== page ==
After the test terminates, additional statistical information may be generated from the statistics accumulated from the test. The termination of the test may occur by completion of the test, occurrence of an exception, i.e., error, during the test or by the user signaling a premature termination of the test. An example process for compiling appropriate statistics is shown in FIG. 12. This process parses the statistics data structures and compiles information about different operations performed on the server.
This process begins by initializing, in step 450, several variables for the compilation. For example, a pointer to the current statistics data structure for a specified operation is set. A variance is initialized to zero and a count value is initialized to one. Similar to the process described above in connection with FIG. 11, in this embodiment the total number of kinds of operations is used, in combination with a while loop that increments the count value to compile the results for each of the kinds of operations tested. For each count value, the statistics pointer is set to the statistics of data structure for the corresponding kind of operation in step 452. If the number of transactions for that kind of operation is greater than zero, the average, standard deviation and throughput values are calculated. These values are fields 368, 370 and 372, respectively in FIG. 10.
The computation of the average value is started by dividing the total time (362 in FIG. 10) by the number of transactions (366 in FIG. 10) in step 454. The variance is determined in step 456 by dividing the squared total time (364 in FIG. 10) by the number of transactions (366 in FIG. 10) then subtracting the square of the temporary average value computed in step 454. If the variance is less than zero it is multiplied by negative one in step 458 to correct the negative variance. In step 460, the square root of the variance times one thousand is computed to determine the standard deviation. The temporary average value is then multiplied by one thousand in step 462 to complete calculating the average value. The throughput is then computed in step 464 by dividing the number of transactions (366 in FIG. 10) by the difference between the operation end time and the operation start time, multiplied by sixty thousand.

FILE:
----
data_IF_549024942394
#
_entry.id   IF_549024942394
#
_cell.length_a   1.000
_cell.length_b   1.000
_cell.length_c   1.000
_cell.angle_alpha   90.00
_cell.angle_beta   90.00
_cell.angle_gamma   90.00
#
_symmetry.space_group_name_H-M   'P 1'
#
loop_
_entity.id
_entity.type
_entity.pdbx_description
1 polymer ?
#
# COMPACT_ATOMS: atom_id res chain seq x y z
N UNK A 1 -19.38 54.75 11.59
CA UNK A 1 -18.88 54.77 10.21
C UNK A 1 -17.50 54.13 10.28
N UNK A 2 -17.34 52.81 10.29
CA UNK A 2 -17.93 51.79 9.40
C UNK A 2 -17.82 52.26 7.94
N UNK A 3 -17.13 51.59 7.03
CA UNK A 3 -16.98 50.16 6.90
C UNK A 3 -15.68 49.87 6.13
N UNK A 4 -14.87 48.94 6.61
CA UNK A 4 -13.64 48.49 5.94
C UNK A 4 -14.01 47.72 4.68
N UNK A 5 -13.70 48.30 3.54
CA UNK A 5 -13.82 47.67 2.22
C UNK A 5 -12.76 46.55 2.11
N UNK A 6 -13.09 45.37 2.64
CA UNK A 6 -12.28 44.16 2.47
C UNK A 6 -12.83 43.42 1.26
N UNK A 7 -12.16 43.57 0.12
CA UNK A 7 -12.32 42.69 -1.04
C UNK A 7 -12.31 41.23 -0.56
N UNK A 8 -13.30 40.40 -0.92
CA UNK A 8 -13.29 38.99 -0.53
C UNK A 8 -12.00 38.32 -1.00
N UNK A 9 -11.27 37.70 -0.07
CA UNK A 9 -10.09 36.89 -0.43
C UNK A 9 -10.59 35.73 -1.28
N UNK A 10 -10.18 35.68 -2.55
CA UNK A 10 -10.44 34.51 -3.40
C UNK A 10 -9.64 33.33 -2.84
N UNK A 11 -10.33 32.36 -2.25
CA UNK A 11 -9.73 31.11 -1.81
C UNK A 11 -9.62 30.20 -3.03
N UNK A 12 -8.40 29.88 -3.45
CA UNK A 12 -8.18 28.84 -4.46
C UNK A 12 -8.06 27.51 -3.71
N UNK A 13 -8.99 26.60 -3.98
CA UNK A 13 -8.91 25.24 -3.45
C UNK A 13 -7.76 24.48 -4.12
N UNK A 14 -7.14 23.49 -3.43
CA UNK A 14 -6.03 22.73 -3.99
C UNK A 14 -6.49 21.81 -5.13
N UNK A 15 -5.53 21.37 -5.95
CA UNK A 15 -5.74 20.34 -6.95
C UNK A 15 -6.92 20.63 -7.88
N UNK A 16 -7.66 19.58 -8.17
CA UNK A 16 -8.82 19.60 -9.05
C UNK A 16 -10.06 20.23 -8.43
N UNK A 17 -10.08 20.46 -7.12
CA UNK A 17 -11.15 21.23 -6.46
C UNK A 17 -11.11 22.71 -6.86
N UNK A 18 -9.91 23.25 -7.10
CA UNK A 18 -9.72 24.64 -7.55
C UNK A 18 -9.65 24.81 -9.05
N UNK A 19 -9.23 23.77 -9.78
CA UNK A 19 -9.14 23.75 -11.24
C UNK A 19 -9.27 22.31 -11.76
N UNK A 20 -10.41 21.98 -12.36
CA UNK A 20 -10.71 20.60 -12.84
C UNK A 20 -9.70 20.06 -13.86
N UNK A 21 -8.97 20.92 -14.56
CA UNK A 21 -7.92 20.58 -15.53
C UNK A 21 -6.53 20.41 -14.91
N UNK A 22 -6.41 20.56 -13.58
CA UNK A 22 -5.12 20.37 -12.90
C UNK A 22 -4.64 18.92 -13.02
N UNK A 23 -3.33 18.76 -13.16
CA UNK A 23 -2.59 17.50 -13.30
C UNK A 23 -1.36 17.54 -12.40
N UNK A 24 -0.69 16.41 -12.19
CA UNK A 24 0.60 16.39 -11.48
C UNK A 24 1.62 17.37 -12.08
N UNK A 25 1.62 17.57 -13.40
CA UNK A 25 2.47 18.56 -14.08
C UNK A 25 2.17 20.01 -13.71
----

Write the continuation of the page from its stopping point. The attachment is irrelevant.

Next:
These values (368, 370 and 372) are computed for each kind of operation to compile all of the results. The compiled values may be printed to a file or may be viewed through a graphical user interface. For example, each of the values computed may be presented in a spread sheet having a row for each operation type and a column for each value in the statistics data of structure.
Example user interfaces for viewing the compiled test statistics are shown in FIGS. 13A through 13C. The average latency, average throughput, test warm up, ramp up, steady state and ramp down times may be shown in the user interface such as shown at 470 in FIG. 13A. The number of specified users and number of active users also may be displayed, as indicated at 472. Referring now to FIG. 13B, the compiled response time bucket information, corresponding to the compilation of values 380 (FIG. 10) over all operations, can be displayed, as indicated at 474. Referring to FIG. 13C, the total number of transactions and percentage accumulation values can be displayed, as indicated at 476 and 478, for each kind of operation that is available. Each of these user interfaces shown in FIGS. 13A through 13C may be selectable by the user. These displays also may be shown in combination with a graphical display such as shown above in connection with FIG. 3.